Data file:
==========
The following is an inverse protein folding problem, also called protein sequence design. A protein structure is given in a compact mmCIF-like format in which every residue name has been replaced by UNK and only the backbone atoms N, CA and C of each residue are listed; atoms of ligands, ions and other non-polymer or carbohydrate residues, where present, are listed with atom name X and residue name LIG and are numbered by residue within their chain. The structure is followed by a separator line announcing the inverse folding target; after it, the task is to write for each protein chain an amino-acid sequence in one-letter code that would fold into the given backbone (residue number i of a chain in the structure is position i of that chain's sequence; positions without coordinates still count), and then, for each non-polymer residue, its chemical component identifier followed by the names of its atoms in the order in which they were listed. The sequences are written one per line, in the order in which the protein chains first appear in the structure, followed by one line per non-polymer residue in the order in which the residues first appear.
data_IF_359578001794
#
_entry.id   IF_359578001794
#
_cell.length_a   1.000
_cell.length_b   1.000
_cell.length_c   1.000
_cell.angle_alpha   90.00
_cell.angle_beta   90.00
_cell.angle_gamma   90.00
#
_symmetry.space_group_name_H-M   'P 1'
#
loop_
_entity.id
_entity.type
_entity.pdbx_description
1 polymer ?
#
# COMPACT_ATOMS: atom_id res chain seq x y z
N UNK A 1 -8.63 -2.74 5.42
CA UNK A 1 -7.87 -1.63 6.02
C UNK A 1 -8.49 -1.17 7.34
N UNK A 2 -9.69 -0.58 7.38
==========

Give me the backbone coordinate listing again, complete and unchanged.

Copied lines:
The following is an inverse protein folding problem, also called protein sequence design. A protein structure is given in a compact mmCIF-like format in which every residue name has been replaced by UNK and only the backbone atoms N, CA and C of each residue are listed; atoms of ligands, ions and other non-polymer or carbohydrate residues, where present, are listed with atom name X and residue name LIG and are numbered by residue within their chain. The structure is followed by a separator line announcing the inverse folding target; after it, the task is to write for each protein chain an amino-acid sequence in one-letter code that would fold into the given backbone (residue number i of a chain in the structure is position i of that chain's sequence; positions without coordinates still count), and then, for each non-polymer residue, its chemical component identifier followed by the names of its atoms in the order in which they were listed. The sequences are written one per line, in the order in which the protein chains first appear in the structure, followed by one line per non-polymer residue in the order in which the residues first appear.
data_IF_359578001794
#
_entry.id   IF_359578001794
#
_cell.length_a   1.000
_cell.length_b   1.000
_cell.length_c   1.000
_cell.angle_alpha   90.00
_cell.angle_beta   90.00
_cell.angle_gamma   90.00
#
_symmetry.space_group_name_H-M   'P 1'
#
loop_
_entity.id
_entity.type
_entity.pdbx_description
1 polymer ?
#
# COMPACT_ATOMS: atom_id res chain seq x y z
N UNK A 1 -8.63 -2.74 5.42
CA UNK A 1 -7.87 -1.63 6.02
C UNK A 1 -8.49 -1.17 7.34
N UNK A 2 -9.69 -0.58 7.38